Mar 30, 2019
How about GRE vocab quizzes? Then I'm studying through procrastination :-)
+2
level ∞
Mar 31, 2019
Honestly, the GRE vocab list is pretty similar to the SAT. Which makes sense as college students don't learn much.
+1
level 62
Mar 31, 2019
I challenge: https://www.prepscholar.com/gre/blog/gre-vs-sat/ #12; https://education.seattlepi.com/similar-gre-sat-1357.html :-) The GRE tests incredibly obscure words as well as the more obscure definitions of common words. The math is supposedly easier, but I hate the whole shebang
+1
level ∞
Mar 31, 2019
I guess you are right. They made some changes to the SAT in 2016 to remove a lot of the vocab. The reason for my original statement is that test-prep sites seemed to have the same words on both their SAT and GRE lists.
+1
level 75
Mar 30, 2019
Typo in the instructions: "commonly in appear"
+1
level ∞
Mar 31, 2019
Fixed
+1
level 58
Mar 31, 2019
Is this how students are tested in America? Depends on luck rather than knowledge ! You have 1 change in 4 that it is right, even if you have no idea.
+2
level ∞
Mar 31, 2019
On a large enough test, luck is not going to play that large a role. Interestingly enough, the SAT used to penalize incorrect guesses. They changed it because they found that girls were more afraid to guess than boys and it was hurting their scores.
+1
level 67
May 16, 2019
Did the predictive value of the scores change when they removed the guessing penalty?
+1
level 69
Mar 31, 2019
So this test determines who can go to uni/college? Far from ideal but still much better than the German way, which only takes into account the final graduation grade in most cases.
+1
level 82
Mar 31, 2019
It doesn't 'determine'...it is one of many factors. Each Uni/College has its own standards, but generally, they look at things like: average grade through all 4 years of high school, grades for final year of HS, grade trend through HS, (academic) awards, participation in extra-curricular activities, writing skills, and SAT/ACT test scores.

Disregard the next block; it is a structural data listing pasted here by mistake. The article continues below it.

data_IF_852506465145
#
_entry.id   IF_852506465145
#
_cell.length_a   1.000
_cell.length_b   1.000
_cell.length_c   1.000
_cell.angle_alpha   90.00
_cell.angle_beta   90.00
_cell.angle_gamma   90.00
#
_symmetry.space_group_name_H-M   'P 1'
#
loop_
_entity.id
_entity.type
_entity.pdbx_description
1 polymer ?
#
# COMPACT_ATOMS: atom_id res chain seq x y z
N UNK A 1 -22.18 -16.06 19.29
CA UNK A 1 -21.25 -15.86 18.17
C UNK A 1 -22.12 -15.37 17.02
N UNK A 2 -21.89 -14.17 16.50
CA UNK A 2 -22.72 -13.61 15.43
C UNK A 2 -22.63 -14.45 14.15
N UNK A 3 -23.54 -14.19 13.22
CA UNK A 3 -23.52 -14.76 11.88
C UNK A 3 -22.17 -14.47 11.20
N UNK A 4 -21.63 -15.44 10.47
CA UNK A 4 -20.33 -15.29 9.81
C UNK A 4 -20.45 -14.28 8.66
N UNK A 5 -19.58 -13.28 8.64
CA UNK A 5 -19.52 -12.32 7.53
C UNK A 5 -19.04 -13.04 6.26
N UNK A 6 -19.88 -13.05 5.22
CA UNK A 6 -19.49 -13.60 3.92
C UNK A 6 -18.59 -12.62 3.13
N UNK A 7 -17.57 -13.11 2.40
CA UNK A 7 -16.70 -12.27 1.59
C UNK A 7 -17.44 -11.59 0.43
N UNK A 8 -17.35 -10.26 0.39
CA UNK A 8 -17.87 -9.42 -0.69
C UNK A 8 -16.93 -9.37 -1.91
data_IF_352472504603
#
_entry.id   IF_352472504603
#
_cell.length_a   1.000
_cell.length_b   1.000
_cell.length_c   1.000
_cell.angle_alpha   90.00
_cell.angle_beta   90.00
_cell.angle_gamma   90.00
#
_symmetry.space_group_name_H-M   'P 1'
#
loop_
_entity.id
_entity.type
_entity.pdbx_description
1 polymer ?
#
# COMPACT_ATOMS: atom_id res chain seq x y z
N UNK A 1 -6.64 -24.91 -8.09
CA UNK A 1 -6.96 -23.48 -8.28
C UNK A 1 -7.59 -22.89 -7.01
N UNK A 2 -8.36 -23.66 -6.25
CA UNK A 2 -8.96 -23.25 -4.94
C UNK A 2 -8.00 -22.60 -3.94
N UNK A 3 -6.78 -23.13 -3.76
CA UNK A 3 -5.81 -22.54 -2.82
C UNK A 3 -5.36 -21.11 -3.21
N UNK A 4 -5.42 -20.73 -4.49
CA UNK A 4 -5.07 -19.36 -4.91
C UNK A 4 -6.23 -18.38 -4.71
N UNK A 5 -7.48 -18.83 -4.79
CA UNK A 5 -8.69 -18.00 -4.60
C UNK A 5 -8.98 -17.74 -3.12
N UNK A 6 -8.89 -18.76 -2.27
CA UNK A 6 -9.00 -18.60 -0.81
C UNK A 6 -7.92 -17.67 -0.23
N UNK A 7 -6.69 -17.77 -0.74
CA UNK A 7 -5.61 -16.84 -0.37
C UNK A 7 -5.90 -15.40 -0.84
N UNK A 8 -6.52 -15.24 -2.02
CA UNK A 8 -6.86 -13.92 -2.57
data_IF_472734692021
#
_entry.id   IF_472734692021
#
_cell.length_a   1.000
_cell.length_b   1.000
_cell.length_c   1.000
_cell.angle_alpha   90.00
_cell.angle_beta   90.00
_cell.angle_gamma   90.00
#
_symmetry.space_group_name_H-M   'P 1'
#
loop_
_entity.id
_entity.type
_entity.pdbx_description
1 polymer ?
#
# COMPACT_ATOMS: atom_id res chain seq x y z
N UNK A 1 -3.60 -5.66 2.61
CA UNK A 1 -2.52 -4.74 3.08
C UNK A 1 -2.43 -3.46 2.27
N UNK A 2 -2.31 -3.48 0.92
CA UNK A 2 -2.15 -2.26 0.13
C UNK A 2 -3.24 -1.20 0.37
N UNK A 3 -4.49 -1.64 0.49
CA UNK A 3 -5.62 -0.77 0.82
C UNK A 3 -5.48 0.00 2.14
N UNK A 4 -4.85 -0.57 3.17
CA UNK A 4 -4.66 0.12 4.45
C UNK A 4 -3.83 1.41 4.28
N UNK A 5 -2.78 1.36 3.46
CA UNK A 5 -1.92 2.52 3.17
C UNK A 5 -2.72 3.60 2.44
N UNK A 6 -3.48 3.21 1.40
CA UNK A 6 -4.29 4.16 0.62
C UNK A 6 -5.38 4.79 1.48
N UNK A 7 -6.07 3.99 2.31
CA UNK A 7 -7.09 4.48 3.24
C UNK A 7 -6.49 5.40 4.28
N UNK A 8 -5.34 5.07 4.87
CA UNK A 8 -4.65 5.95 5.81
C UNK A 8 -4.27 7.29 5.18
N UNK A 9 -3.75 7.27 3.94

+1
level 76
Apr 1, 2019
Huh... Turns out the acid is spelled "acetic".
+1
level 47
May 14, 2019
I chose "acid" too,resulting in a 14 out of 15 score.
+2
level 74
Apr 1, 2019
the example on number 11 lol
+3
level 75
Apr 2, 2019
Do I smell a vocab series in the works? Yayyyyyy
+1
level 53
May 7, 2019
I officially would fail the SAT
+1
level 78
May 14, 2019
Well this is just vocabulary. There are also sections based on reading and math, so if you’re good at those you’d probably be fine.

Although if you suck at those as well, then you might not have a fun time :)
+1
level 75
May 14, 2019
easy
+1
level 69
May 14, 2019
Love the Nickleback sentence
+1
level 27
May 14, 2019
I clicked this thinking these were words from SATs (National Curriculum assessment) here in England but I clearly guess wrong after seeing the first vocabulary word...
+1
level 59
May 14, 2019
Pretty sure they ditched the vocabulary section of the SAT, but these were definitely the kinds of words that appeared when it was included.
+1
level 32
May 14, 2019
Learned 9 new words!
+1
level 36
May 14, 2019
I bet you everyone feels that way about Nickleback.
+1
level 52
May 15, 2019
'Cacophony' in the second option of the fourth question is spelt wrong.
+1
level 27
May 16, 2019
how would yr6 kids know these words, I'm in yr13 and guessed them all!
+1
level 48
May 21, 2019
I read this wrong and was about to write a comment... this isnt a test you take when you get out of kindergarten, but before you go to university.. but like I said I misread..and thought 6yo and 13 years.
+1
level 48
May 21, 2019
And really, all? I am from a non english speaking country and only 3 words were new to me. (or atleast unknown enough that I couldnt give you a definition) Which were acumen, adulation and abscond. Adulation made me think of undulation and steared me in the wrong direction.